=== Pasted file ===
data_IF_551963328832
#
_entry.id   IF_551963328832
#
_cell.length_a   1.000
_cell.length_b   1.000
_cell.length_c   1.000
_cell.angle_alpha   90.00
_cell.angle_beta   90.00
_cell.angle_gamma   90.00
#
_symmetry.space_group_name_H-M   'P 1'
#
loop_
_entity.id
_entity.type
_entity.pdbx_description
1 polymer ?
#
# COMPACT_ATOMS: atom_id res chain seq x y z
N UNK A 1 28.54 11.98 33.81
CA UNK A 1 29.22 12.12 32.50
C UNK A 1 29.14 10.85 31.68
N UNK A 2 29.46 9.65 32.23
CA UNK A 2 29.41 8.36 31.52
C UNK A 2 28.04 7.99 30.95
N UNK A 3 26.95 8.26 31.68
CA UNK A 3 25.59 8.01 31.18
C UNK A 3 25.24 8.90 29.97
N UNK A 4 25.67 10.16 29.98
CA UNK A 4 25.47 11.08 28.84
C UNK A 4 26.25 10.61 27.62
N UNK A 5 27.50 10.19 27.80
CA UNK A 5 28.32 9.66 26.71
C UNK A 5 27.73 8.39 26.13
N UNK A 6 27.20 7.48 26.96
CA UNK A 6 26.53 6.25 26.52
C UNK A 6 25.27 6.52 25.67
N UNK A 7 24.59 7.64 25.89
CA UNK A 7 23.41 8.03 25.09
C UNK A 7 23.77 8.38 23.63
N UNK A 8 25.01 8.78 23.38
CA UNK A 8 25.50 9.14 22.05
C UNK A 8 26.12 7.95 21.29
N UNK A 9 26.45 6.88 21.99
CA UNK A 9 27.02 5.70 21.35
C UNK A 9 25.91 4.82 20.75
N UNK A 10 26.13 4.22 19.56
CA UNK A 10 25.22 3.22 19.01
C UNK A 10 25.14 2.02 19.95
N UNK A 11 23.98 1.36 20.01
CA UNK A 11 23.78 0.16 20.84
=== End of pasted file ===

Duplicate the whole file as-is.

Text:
data_IF_551963328832
#
_entry.id   IF_551963328832
#
_cell.length_a   1.000
_cell.length_b   1.000
_cell.length_c   1.000
_cell.angle_alpha   90.00
_cell.angle_beta   90.00
_cell.angle_gamma   90.00
#
_symmetry.space_group_name_H-M   'P 1'
#
loop_
_entity.id
_entity.type
_entity.pdbx_description
1 polymer ?
#
# COMPACT_ATOMS: atom_id res chain seq x y z
N UNK A 1 28.54 11.98 33.81
CA UNK A 1 29.22 12.12 32.50
C UNK A 1 29.14 10.85 31.68
N UNK A 2 29.46 9.65 32.23
CA UNK A 2 29.41 8.36 31.52
C UNK A 2 28.04 7.99 30.95
N UNK A 3 26.95 8.26 31.68
CA UNK A 3 25.59 8.01 31.18
C UNK A 3 25.24 8.90 29.97
N UNK A 4 25.67 10.16 29.98
CA UNK A 4 25.47 11.08 28.84
C UNK A 4 26.25 10.61 27.62
N UNK A 5 27.50 10.19 27.80
CA UNK A 5 28.32 9.66 26.71
C UNK A 5 27.73 8.39 26.13
N UNK A 6 27.20 7.48 26.96
CA UNK A 6 26.53 6.25 26.52
C UNK A 6 25.27 6.52 25.67
N UNK A 7 24.59 7.64 25.89
CA UNK A 7 23.41 8.03 25.09
C UNK A 7 23.77 8.38 23.63
N UNK A 8 25.01 8.78 23.38
CA UNK A 8 25.50 9.14 22.05
C UNK A 8 26.12 7.95 21.29
N UNK A 9 26.45 6.88 21.99
CA UNK A 9 27.02 5.70 21.35
C UNK A 9 25.91 4.82 20.75
N UNK A 10 26.13 4.22 19.56
CA UNK A 10 25.22 3.22 19.01
C UNK A 10 25.14 2.02 19.95
N UNK A 11 23.98 1.36 20.01
CA UNK A 11 23.78 0.16 20.84